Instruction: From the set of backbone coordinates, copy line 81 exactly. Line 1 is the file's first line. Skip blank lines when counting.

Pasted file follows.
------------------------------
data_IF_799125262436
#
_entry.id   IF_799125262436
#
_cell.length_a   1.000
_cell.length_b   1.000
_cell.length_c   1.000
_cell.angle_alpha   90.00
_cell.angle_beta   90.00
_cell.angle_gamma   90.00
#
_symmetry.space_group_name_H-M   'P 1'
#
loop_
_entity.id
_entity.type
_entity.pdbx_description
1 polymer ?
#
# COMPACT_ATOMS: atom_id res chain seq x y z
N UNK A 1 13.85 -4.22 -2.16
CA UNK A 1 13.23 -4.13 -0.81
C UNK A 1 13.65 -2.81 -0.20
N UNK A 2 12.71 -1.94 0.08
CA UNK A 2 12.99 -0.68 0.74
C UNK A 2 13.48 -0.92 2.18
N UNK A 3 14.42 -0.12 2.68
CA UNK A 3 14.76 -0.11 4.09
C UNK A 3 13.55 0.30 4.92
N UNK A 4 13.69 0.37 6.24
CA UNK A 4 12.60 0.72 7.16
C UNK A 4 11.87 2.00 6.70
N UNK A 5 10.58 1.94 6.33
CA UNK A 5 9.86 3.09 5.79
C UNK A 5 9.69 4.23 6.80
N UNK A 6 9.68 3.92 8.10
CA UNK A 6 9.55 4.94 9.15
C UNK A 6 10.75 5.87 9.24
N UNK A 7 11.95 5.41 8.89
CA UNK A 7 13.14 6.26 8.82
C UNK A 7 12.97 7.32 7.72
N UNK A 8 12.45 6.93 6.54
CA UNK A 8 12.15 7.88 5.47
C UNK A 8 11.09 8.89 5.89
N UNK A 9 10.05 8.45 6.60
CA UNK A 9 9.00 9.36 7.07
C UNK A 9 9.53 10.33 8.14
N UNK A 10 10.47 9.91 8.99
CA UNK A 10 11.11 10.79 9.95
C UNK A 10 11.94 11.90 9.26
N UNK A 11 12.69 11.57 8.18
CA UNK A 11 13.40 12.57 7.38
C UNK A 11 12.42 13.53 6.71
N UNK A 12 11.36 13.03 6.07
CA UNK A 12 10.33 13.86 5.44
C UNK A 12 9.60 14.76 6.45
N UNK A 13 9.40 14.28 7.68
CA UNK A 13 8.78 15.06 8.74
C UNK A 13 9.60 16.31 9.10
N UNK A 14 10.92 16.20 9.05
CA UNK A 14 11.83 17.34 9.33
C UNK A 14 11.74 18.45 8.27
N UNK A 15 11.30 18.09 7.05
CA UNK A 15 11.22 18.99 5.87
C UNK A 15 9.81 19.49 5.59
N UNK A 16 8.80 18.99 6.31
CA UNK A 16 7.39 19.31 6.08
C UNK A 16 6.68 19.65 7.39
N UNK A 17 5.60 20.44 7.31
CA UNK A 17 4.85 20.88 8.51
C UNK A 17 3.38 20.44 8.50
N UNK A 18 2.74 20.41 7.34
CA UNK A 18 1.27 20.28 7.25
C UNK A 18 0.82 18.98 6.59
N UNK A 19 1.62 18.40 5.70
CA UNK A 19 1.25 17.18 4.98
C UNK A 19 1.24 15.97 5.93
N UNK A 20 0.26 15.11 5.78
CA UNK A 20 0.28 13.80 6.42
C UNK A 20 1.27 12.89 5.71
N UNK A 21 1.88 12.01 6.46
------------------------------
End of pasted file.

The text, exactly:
N UNK A 21 1.88 12.01 6.46